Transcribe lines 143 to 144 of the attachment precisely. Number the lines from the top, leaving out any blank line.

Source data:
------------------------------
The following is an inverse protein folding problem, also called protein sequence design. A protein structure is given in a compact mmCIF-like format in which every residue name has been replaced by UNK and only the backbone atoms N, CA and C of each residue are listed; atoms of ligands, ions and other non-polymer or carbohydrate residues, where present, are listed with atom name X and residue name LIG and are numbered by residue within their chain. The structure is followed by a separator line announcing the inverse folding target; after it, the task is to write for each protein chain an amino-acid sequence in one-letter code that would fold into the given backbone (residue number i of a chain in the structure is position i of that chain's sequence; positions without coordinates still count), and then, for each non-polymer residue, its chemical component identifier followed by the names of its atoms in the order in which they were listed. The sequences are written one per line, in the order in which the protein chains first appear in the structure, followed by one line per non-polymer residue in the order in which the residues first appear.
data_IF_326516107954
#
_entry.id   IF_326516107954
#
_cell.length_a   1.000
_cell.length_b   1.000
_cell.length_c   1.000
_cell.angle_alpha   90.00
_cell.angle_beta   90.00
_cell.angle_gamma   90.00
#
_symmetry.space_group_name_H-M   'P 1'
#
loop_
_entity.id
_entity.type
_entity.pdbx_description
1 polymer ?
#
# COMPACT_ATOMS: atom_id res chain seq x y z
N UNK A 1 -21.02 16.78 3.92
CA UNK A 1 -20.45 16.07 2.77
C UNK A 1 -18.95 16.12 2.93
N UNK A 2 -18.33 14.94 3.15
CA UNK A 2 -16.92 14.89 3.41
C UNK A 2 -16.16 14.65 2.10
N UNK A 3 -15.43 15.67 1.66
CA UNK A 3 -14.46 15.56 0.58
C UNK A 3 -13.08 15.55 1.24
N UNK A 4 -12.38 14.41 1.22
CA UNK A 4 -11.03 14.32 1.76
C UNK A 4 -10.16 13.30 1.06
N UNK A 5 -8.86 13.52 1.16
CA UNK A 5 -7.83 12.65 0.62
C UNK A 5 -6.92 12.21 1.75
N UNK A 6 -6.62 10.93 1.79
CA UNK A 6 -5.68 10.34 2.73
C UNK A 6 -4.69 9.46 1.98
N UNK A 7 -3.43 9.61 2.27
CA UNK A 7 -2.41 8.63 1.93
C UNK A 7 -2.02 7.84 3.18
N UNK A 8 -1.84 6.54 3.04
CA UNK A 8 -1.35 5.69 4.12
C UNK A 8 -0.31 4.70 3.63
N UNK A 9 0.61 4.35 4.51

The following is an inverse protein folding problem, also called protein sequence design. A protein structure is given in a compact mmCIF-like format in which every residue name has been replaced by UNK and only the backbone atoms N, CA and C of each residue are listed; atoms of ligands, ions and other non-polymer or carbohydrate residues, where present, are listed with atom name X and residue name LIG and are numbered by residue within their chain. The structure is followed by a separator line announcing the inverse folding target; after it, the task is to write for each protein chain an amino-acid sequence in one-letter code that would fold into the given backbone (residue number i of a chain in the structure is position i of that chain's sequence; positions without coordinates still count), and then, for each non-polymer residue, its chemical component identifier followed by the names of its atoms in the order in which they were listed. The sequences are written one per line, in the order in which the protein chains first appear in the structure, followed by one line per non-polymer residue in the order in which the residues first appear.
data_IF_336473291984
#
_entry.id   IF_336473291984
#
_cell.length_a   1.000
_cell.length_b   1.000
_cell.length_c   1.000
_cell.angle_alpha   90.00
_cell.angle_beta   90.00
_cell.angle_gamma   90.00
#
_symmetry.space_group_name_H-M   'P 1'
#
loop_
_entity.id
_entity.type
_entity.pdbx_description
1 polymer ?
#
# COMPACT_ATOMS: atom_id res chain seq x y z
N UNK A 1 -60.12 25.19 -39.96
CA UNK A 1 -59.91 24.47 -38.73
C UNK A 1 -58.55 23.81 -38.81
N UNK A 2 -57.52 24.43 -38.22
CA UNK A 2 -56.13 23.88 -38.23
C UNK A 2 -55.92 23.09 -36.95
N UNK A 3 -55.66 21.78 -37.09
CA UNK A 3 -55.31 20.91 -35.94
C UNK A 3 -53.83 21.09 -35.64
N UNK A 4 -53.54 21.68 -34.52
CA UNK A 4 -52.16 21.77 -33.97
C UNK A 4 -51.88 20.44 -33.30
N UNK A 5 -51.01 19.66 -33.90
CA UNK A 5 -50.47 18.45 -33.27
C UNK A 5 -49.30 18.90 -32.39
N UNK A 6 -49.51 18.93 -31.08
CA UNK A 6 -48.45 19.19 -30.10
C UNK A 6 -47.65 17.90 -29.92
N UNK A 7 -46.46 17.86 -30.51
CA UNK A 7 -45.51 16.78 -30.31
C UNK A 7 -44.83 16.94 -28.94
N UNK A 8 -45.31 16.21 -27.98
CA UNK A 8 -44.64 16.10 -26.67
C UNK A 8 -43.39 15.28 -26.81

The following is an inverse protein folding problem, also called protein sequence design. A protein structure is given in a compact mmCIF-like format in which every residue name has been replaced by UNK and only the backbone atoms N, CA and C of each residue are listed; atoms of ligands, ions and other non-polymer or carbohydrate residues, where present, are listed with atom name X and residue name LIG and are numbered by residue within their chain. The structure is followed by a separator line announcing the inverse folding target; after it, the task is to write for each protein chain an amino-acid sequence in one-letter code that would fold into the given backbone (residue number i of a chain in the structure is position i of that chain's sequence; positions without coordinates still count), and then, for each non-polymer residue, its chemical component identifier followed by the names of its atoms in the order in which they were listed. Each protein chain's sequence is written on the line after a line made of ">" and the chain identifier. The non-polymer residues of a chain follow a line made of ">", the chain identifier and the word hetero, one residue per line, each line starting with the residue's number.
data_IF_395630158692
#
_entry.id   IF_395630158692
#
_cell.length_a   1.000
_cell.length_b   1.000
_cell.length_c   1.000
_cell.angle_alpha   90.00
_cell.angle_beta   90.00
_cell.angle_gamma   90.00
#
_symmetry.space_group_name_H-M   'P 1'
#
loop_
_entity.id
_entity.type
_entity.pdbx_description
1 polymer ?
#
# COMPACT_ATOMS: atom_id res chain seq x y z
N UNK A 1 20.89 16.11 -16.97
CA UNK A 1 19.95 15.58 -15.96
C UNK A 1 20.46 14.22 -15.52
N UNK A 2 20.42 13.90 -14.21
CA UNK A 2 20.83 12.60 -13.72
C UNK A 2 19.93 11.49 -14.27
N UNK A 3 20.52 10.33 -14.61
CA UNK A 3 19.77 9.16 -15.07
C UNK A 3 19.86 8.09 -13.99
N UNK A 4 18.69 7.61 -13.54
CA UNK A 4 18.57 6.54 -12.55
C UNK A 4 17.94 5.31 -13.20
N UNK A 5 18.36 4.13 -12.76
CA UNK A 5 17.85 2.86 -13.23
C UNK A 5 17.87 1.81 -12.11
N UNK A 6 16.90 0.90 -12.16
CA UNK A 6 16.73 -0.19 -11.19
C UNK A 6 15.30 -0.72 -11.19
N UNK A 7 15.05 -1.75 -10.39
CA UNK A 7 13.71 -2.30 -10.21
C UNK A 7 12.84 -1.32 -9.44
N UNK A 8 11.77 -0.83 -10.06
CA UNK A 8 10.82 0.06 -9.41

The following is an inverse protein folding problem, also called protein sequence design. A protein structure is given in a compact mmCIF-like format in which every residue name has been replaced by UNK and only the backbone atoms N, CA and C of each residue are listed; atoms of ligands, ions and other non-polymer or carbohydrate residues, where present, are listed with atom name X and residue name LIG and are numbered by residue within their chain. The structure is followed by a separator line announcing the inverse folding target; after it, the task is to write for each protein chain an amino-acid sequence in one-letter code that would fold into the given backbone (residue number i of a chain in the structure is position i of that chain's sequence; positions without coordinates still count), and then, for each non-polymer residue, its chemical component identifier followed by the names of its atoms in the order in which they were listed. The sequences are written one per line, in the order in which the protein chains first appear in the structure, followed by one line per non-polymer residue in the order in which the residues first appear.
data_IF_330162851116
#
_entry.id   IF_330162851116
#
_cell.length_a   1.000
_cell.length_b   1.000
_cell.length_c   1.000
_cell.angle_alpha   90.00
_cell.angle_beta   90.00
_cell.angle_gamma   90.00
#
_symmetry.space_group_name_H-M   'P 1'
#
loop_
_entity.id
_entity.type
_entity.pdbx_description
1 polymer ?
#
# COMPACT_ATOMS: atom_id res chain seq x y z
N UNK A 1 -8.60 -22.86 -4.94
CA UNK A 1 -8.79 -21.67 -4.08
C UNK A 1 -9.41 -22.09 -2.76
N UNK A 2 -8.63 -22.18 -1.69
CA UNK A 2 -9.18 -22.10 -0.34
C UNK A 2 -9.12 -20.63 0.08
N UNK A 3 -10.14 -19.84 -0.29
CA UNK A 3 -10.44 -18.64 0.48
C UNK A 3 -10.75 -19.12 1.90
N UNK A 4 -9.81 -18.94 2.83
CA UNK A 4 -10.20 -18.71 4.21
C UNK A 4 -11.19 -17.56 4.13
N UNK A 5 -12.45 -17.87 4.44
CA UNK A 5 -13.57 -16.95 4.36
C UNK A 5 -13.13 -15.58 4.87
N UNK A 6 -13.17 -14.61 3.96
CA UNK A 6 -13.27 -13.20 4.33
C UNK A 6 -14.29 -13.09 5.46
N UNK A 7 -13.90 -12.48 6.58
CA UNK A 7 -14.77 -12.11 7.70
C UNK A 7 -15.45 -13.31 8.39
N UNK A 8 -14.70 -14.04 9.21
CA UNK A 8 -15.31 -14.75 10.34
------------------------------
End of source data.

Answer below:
_cell.length_c   1.000
_cell.angle_alpha   90.00